Supreme Court: Couple must give up SUV for wife's DWIby Elizabeth Dunbar, Minnesota Public Radio
St. Paul, Minn. — A vehicle owned by two people can be seized by authorities even if only one of them has been convicted of a crime, the Minnesota Supreme Court has ruled.
In a 4-3 decision issued Thursday, the Supreme Court reversed rulings by the Court of Appeals and the district court, both of which had sided with David Laase of Cambridge. The Supreme Court said Laase can't use the state's "innocent owner defense" to avoid forfeiture of the couple's 2007 Chevy Tahoe.
Laase's wife, Jean, was arrested for drunken driving in May 2006 while driving the Tahoe home from a golf club. She later pleaded guilty in Isanti County to second-degree criminal test refusal, which allows the county to seize the vehicle the offender was driving.
The county asked the Supreme Court to review the case after the Court of Appeals ruled in Laase's favor.
Laase had argued that he didn't know his wife was drinking that night, and therefore didn't know the SUV would be used to commit a crime.
But the Supreme Court argued that the forfeiture law making an exception for an innocent owner doesn't apply when a vehicle is co-owned and one of the owners is not innocent.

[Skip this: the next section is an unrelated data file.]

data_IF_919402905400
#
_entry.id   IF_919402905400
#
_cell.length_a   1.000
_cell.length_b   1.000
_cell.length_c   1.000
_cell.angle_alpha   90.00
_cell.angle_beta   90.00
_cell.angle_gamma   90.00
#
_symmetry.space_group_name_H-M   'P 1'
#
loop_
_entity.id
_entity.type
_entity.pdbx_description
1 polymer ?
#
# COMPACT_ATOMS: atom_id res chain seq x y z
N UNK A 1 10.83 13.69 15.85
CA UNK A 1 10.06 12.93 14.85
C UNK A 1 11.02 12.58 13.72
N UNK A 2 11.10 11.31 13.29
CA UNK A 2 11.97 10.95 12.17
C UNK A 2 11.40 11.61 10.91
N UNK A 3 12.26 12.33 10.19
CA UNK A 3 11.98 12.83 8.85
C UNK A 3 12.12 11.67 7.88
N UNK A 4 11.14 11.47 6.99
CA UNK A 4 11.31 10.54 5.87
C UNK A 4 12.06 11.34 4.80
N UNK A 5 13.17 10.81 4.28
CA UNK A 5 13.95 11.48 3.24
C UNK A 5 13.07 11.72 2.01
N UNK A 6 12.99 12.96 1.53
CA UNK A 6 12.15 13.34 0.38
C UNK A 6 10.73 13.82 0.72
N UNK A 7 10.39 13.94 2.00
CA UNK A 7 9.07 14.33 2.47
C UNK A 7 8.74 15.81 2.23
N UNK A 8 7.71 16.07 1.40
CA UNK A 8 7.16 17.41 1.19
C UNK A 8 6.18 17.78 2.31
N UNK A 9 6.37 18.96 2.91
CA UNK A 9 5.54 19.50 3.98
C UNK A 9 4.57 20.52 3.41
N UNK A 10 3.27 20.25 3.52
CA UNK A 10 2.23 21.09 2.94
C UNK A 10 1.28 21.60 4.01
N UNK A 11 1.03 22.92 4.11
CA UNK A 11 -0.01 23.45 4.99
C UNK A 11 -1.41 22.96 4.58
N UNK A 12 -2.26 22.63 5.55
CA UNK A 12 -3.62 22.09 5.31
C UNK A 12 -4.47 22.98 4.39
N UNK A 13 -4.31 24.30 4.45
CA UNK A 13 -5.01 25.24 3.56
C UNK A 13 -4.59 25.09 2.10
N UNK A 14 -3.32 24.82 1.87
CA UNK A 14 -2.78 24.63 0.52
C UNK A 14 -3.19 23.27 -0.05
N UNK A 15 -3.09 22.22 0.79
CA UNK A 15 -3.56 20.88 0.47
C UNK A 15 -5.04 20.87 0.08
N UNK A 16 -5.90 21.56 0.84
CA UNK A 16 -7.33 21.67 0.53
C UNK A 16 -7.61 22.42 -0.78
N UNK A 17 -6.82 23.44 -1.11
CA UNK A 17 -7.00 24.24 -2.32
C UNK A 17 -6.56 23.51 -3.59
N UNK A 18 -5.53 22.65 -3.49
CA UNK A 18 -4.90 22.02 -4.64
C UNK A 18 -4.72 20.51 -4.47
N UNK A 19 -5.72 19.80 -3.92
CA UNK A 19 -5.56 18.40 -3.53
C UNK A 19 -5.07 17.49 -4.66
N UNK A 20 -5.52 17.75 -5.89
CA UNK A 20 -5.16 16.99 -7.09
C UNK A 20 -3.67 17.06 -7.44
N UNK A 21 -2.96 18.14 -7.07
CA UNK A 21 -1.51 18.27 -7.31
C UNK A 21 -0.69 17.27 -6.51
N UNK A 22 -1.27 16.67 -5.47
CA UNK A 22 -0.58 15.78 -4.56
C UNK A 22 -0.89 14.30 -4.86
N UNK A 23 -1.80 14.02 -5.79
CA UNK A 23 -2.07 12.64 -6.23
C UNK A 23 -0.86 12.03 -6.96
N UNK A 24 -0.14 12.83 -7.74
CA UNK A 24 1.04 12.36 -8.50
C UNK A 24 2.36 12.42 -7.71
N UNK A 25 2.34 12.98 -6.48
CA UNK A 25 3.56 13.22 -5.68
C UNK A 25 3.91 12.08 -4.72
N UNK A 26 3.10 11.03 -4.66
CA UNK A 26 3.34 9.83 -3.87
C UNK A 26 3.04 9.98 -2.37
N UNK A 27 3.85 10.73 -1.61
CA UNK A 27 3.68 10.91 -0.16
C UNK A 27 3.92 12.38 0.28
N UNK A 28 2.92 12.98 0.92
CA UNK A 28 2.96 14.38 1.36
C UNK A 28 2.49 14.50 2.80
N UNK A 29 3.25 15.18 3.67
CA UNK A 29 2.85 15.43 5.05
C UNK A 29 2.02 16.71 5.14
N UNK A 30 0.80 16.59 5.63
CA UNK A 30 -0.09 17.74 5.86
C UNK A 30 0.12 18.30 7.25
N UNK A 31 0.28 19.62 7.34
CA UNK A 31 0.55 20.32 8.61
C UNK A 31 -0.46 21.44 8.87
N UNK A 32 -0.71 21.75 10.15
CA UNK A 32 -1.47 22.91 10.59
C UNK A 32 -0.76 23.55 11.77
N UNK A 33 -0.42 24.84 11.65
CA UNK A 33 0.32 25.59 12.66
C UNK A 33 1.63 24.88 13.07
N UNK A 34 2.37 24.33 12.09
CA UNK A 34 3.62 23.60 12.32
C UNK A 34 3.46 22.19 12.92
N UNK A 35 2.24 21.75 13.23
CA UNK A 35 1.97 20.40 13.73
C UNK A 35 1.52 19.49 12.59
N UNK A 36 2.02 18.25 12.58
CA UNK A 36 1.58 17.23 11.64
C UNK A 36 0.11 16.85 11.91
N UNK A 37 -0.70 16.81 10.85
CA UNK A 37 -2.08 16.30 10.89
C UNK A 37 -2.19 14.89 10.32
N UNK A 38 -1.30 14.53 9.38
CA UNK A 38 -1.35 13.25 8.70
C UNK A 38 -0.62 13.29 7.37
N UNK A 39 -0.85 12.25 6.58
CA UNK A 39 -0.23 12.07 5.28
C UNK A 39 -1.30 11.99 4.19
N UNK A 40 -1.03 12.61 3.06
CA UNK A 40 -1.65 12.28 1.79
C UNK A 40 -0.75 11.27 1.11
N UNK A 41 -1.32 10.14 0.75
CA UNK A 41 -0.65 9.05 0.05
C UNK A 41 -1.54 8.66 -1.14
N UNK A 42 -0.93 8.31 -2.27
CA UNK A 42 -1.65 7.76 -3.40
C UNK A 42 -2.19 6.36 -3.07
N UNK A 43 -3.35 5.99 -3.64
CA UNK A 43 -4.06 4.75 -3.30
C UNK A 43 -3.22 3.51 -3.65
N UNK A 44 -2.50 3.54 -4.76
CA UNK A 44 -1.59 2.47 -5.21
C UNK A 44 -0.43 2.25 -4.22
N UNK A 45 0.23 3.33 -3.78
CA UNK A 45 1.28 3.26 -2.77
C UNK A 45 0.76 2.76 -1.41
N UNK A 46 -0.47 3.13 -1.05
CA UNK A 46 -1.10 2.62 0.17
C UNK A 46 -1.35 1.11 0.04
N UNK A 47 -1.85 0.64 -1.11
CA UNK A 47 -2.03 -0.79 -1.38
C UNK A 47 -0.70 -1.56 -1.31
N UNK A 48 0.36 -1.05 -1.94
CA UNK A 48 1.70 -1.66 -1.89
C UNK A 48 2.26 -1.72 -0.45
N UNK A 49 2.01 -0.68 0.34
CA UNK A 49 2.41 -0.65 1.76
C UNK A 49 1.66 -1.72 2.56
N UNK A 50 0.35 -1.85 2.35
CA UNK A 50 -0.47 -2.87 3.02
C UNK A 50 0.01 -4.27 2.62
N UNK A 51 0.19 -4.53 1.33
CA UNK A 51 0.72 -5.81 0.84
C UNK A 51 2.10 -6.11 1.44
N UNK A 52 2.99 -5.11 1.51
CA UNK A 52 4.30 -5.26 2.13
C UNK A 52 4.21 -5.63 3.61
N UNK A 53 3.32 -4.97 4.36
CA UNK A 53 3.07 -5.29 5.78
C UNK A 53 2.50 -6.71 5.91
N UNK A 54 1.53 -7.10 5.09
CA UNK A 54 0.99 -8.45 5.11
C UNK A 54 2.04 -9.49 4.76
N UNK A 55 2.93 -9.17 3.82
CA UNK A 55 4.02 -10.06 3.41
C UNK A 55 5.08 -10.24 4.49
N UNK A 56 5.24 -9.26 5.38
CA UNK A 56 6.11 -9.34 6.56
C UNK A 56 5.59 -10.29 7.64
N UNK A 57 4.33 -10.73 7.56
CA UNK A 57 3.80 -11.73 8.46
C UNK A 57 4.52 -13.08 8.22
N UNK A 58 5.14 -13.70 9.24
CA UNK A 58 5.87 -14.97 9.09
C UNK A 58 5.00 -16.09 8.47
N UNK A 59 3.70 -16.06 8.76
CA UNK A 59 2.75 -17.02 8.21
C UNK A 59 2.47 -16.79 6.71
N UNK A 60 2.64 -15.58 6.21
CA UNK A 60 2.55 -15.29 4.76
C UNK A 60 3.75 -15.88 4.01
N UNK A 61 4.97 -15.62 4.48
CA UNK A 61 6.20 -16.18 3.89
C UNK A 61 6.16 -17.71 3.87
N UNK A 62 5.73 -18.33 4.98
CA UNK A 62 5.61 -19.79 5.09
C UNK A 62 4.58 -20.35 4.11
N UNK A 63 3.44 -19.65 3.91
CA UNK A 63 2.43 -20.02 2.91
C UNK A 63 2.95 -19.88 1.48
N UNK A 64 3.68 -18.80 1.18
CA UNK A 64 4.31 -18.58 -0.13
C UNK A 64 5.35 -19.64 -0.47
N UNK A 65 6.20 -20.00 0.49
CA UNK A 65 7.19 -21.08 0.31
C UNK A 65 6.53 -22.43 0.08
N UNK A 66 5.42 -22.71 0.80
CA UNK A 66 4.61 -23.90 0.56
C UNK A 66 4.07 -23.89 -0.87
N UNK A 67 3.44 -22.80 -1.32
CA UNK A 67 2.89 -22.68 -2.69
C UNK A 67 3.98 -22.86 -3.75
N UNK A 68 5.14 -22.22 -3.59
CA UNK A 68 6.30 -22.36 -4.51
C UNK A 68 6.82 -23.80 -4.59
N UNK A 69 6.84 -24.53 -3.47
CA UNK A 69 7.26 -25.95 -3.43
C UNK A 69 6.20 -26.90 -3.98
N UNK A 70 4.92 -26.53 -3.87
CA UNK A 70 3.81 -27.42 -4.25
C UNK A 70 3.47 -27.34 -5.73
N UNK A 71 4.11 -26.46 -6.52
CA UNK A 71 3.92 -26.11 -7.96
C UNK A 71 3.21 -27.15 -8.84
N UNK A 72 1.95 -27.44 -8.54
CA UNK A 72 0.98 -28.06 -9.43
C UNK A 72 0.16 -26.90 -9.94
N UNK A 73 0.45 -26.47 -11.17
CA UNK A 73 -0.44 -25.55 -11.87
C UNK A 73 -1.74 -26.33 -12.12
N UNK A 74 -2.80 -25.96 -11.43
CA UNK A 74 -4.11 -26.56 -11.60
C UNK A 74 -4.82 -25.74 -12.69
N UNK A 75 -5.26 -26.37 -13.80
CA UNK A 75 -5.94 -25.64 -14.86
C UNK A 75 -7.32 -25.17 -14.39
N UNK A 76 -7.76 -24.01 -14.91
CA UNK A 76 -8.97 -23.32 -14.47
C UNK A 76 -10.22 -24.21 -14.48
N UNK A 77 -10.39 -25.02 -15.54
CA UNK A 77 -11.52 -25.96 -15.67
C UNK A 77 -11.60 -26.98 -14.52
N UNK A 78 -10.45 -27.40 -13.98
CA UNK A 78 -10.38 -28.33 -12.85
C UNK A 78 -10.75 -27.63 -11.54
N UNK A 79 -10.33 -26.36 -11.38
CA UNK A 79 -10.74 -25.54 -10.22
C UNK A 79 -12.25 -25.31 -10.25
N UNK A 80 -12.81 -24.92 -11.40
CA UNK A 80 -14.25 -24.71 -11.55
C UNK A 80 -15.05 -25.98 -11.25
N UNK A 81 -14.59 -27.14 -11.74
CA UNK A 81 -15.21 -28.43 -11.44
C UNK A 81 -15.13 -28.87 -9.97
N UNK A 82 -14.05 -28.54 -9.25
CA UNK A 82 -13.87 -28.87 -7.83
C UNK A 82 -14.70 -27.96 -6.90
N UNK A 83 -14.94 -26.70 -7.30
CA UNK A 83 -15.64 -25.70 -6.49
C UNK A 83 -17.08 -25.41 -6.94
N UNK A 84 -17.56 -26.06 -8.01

"Because Ms. Laase is both an owner and the offender, we hold that the 'innocent owner' defense does not apply, and that the vehicle was properly forfeitable," Justice Lori Gildea wrote in the majority opinion.
Justice Paul Anderson dissented, saying he doesn't believe the Legislature intended for an innocent joint owner to have his or her vehicle taken away. He also said seizing people's property is one of the greatest powers government has.
"Because this power is so awesome and disfavored, we have in the past, and must continue to, narrowly construe statutes authorizing its use," Anderson wrote.
Gildea wrote in the majority opinion that the ruling "may be open to question on policy grounds." But she said lawmakers will have to decide what the policy should be.
"It is the role of the Legislature, not the courts, to rewrite the statute to provide greater protection for private property," she wrote.